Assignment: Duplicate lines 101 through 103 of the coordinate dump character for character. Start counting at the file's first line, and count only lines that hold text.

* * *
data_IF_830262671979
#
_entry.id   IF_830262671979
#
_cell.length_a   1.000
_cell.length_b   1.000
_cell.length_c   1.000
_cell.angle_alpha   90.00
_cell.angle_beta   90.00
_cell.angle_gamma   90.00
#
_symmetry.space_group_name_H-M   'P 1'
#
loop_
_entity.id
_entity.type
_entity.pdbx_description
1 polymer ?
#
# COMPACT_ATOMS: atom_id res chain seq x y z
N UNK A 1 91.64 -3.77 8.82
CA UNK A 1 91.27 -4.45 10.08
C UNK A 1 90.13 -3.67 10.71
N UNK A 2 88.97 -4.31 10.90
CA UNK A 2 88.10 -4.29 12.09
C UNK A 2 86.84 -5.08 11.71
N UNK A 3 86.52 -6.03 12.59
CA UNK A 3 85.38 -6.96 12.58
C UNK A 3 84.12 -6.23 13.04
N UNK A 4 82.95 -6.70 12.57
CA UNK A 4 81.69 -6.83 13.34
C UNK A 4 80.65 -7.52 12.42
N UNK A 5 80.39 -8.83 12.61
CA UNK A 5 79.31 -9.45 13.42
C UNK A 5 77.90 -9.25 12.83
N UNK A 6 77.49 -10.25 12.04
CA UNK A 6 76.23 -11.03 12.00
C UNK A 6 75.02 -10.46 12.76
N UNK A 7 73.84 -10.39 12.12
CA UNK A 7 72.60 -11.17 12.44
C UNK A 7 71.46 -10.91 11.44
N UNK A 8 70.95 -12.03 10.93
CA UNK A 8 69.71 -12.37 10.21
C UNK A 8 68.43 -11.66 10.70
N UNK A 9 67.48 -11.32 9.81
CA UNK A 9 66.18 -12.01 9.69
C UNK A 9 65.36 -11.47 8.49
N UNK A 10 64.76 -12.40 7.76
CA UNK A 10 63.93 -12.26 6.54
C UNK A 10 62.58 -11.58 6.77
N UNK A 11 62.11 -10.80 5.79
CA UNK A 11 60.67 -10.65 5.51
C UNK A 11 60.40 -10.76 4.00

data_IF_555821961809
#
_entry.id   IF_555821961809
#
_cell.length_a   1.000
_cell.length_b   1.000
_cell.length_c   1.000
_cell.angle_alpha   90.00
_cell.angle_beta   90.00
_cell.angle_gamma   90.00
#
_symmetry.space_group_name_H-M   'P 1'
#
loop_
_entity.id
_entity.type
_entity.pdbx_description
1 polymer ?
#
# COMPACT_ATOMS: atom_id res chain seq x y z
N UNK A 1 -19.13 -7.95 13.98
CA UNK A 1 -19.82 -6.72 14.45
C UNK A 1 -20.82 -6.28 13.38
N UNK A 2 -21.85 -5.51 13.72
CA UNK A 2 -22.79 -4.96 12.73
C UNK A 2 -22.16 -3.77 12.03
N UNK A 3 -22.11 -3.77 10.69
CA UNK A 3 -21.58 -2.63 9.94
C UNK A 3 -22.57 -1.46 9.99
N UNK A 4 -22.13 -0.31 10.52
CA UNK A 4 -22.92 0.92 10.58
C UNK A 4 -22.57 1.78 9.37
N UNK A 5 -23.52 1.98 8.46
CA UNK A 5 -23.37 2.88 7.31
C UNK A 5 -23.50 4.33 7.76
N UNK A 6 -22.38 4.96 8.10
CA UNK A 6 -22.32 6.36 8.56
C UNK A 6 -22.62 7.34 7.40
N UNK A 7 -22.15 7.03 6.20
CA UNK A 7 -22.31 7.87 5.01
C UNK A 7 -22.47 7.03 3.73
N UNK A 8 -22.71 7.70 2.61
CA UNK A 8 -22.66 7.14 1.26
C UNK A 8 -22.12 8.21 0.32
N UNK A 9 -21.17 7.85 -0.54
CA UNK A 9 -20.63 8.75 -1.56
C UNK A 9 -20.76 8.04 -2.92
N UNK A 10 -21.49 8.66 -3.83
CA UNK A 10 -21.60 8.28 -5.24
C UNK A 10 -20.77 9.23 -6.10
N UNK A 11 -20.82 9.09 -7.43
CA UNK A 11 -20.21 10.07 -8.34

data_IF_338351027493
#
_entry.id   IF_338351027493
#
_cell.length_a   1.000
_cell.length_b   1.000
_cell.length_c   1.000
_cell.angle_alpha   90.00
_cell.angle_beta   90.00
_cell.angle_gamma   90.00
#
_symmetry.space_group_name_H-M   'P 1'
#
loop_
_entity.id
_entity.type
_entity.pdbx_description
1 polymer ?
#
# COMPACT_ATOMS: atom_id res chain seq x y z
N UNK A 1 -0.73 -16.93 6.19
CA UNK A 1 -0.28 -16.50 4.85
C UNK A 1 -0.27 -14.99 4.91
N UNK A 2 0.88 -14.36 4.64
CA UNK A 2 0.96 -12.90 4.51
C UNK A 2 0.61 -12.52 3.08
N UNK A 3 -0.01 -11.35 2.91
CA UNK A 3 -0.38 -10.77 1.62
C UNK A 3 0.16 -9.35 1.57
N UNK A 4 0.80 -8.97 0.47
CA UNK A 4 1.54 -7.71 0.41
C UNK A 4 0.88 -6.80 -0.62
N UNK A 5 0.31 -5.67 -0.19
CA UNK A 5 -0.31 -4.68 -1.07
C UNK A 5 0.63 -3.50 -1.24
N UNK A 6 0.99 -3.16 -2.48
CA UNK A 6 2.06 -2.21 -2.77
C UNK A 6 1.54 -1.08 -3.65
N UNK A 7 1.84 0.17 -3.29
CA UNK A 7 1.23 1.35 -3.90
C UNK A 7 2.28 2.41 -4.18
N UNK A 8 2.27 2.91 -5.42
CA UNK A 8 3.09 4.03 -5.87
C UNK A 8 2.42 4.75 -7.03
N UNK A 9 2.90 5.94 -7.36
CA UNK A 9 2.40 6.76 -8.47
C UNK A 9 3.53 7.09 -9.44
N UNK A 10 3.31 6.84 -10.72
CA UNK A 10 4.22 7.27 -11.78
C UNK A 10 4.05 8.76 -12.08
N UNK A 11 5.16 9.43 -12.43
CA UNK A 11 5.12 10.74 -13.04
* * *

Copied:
N UNK A 10 -21.49 8.66 -3.83
CA UNK A 10 -21.60 8.28 -5.24
C UNK A 10 -20.77 9.23 -6.10